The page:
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A family tradition, at home, behind the plate

Positionally speaking, the family tradition was set.

The only real question for local catching prospect Braeden Dube remained the post-secondary institution of choice where the pending graduate of E.S.C. l'Horizon in Sudbury would ply his trade behind the plate.

On Friday, Dube, along with friends, family and supporters from both the Sudbury Academy as well as Sudbury Voyageurs baseball confirmed that the 17 year old would be heading off to join the Fanshawe Falcons of the OCAA, in London, come September.

In the tradition of older brother Rilley (catcher at West Virginia Tech) and uncle James Neely (catcher - NCAA), the younger Dube was almost pre-disposed to the position of backstop.

Throw in Baseball Academy founder and head coach Jean-Gilles Larocque, a catcher himself with experience south of the border, and it's clear that tapping into existing expertise in developing his craft would clearly not be an issue.

"Thanks to J-G, my brother, my uncle, I've gotten a lot better behind the plate, with blocking, and knowledge of the game as well," said Dube. "I feel more comfortable behind the plate. I owe those three guys a big thank you."

"Without them, I probably wouldn't be here today, pushing me, even when I didn't want it. The things that they have taught me, showed me, things I needed to tweak." For as much as there is a sibling similarity with the catching position, the Dube brothers are certainly not identical twins.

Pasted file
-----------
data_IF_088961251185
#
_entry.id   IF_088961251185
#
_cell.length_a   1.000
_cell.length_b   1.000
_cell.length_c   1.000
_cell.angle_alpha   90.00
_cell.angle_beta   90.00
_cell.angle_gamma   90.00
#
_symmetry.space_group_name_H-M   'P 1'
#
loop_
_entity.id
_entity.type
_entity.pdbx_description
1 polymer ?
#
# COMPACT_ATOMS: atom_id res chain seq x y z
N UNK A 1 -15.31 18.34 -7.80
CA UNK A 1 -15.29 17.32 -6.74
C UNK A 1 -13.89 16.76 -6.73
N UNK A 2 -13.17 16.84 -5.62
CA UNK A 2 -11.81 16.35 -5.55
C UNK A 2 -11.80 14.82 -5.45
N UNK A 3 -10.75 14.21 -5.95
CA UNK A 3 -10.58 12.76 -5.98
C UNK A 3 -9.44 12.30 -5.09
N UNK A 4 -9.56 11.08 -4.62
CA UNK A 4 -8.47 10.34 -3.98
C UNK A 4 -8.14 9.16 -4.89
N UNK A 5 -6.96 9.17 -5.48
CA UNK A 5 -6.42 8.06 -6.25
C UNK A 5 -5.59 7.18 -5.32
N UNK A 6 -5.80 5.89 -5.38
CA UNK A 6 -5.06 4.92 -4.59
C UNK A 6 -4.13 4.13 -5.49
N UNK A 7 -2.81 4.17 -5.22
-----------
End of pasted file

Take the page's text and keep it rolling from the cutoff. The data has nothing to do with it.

"He (Rilley) is a brick wall back there," said Braeden. "My brother is crazy behind the plate. He's taught me a few things about blocking. That's probably the biggest difference between me and him."

And while it is true that the role of catcher is coveted largely as a defensive presence within the lineup, Dube wants to contribute, as much as possible, offensively as well. "He's matured into that role as a hitter, being more disciplined, a real team player, willing to do anything to get it done to get on base," said Larocque.

"If you play a weekend, you will probably see four to five pitchers," explained Dube. "They all have a good fastball, they all have a curveball, but then you get that one guy that might throw a good changeup - you don't see that very often."

"I can catch up to a fastball, I can recognize and sit back on a curveball, but it's the changeup that gets me. Especially being a lefty, facing a righty, the pitch will dip away and down, and if they throw a good one, it comes out looking like a fastball."

Ironically, it wasn't just on the field where Dube looked up to his older brother. Having witnessed, first hand, the challenges that are encountered when one tries to navigate their way as a high-school athletic prospect to being a post-secondary recruit, Dube enjoyed a definite feel for the environment that would provide the best fit for the next step in his career.

"It didn't matter where I went, the biggest thing that I was looking for in a school was to feel comfortable and at home," he said. "As long as I got to take my program (Construction Engineering Technology), play baseball and feel at home."

In catching gear, behind the plate, is clearly where the Dube clan feel most at home.

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